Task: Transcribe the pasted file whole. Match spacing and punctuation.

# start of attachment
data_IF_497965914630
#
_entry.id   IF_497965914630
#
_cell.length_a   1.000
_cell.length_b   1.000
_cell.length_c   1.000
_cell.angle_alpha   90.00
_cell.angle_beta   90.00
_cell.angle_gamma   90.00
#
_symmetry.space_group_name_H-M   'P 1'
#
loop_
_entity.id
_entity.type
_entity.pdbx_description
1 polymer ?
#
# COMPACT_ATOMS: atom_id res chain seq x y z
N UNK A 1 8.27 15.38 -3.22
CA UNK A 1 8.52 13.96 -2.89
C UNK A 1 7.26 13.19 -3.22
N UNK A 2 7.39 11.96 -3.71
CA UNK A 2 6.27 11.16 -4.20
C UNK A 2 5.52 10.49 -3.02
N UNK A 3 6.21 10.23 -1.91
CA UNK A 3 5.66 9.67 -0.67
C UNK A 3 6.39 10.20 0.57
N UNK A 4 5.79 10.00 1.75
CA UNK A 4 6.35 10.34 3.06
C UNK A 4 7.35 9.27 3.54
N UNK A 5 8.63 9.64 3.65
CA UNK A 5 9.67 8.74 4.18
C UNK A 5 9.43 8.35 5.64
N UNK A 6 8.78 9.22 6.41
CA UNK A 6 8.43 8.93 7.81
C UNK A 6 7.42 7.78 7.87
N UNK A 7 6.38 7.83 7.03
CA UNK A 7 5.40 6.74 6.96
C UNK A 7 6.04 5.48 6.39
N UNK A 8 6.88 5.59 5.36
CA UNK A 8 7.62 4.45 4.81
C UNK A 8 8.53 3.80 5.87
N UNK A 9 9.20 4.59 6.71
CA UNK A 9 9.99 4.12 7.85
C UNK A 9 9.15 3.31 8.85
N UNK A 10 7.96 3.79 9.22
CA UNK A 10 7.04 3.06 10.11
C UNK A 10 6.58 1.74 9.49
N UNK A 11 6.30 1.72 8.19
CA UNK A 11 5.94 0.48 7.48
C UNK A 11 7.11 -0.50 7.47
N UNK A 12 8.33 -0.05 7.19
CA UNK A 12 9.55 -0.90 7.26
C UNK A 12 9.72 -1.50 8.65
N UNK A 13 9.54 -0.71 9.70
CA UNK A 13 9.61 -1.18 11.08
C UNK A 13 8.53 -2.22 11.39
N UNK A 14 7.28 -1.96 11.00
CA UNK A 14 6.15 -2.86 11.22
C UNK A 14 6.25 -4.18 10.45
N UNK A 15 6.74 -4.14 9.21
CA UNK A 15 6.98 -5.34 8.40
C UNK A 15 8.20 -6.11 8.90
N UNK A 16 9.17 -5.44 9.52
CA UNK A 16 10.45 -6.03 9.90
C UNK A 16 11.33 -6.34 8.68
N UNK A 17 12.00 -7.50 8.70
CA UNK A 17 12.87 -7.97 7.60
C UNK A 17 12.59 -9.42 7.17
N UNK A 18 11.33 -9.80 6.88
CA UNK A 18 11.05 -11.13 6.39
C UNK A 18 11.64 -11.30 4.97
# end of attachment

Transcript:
data_IF_497965914630
#
_entry.id   IF_497965914630
#
_cell.length_a   1.000
_cell.length_b   1.000
_cell.length_c   1.000
_cell.angle_alpha   90.00
_cell.angle_beta   90.00
_cell.angle_gamma   90.00
#
_symmetry.space_group_name_H-M   'P 1'
#
loop_
_entity.id
_entity.type
_entity.pdbx_description
1 polymer ?
#
# COMPACT_ATOMS: atom_id res chain seq x y z
N UNK A 1 8.27 15.38 -3.22
CA UNK A 1 8.52 13.96 -2.89
C UNK A 1 7.26 13.19 -3.22
N UNK A 2 7.39 11.96 -3.71
CA UNK A 2 6.27 11.16 -4.20
C UNK A 2 5.52 10.49 -3.02
N UNK A 3 6.21 10.23 -1.91
CA UNK A 3 5.66 9.67 -0.67
C UNK A 3 6.39 10.20 0.57
N UNK A 4 5.79 10.00 1.75
CA UNK A 4 6.35 10.34 3.06
C UNK A 4 7.35 9.27 3.54
N UNK A 5 8.63 9.64 3.65
CA UNK A 5 9.67 8.74 4.18
C UNK A 5 9.43 8.35 5.64
N UNK A 6 8.78 9.22 6.41
CA UNK A 6 8.43 8.93 7.81
C UNK A 6 7.42 7.78 7.87
N UNK A 7 6.38 7.83 7.03
CA UNK A 7 5.40 6.74 6.96
C UNK A 7 6.04 5.48 6.39
N UNK A 8 6.88 5.59 5.36
CA UNK A 8 7.62 4.45 4.81
C UNK A 8 8.53 3.80 5.87
N UNK A 9 9.20 4.59 6.71
CA UNK A 9 9.99 4.12 7.85
C UNK A 9 9.15 3.31 8.85
N UNK A 10 7.96 3.79 9.22
CA UNK A 10 7.04 3.06 10.11
C UNK A 10 6.58 1.74 9.49
N UNK A 11 6.30 1.72 8.19
CA UNK A 11 5.94 0.48 7.48
C UNK A 11 7.11 -0.50 7.47
N UNK A 12 8.33 -0.05 7.19
CA UNK A 12 9.55 -0.90 7.26
C UNK A 12 9.72 -1.50 8.65
N UNK A 13 9.54 -0.71 9.70
CA UNK A 13 9.61 -1.18 11.08
C UNK A 13 8.53 -2.22 11.39
N UNK A 14 7.28 -1.96 11.00
CA UNK A 14 6.15 -2.86 11.22
C UNK A 14 6.25 -4.18 10.45
N UNK A 15 6.74 -4.14 9.21
CA UNK A 15 6.98 -5.34 8.40
C UNK A 15 8.20 -6.11 8.90
N UNK A 16 9.17 -5.44 9.52
CA UNK A 16 10.45 -6.03 9.90
C UNK A 16 11.33 -6.34 8.68
N UNK A 17 12.00 -7.50 8.70
CA UNK A 17 12.87 -7.97 7.60
C UNK A 17 12.59 -9.42 7.17
N UNK A 18 11.33 -9.80 6.88
CA UNK A 18 11.05 -11.13 6.39
C UNK A 18 11.64 -11.30 4.97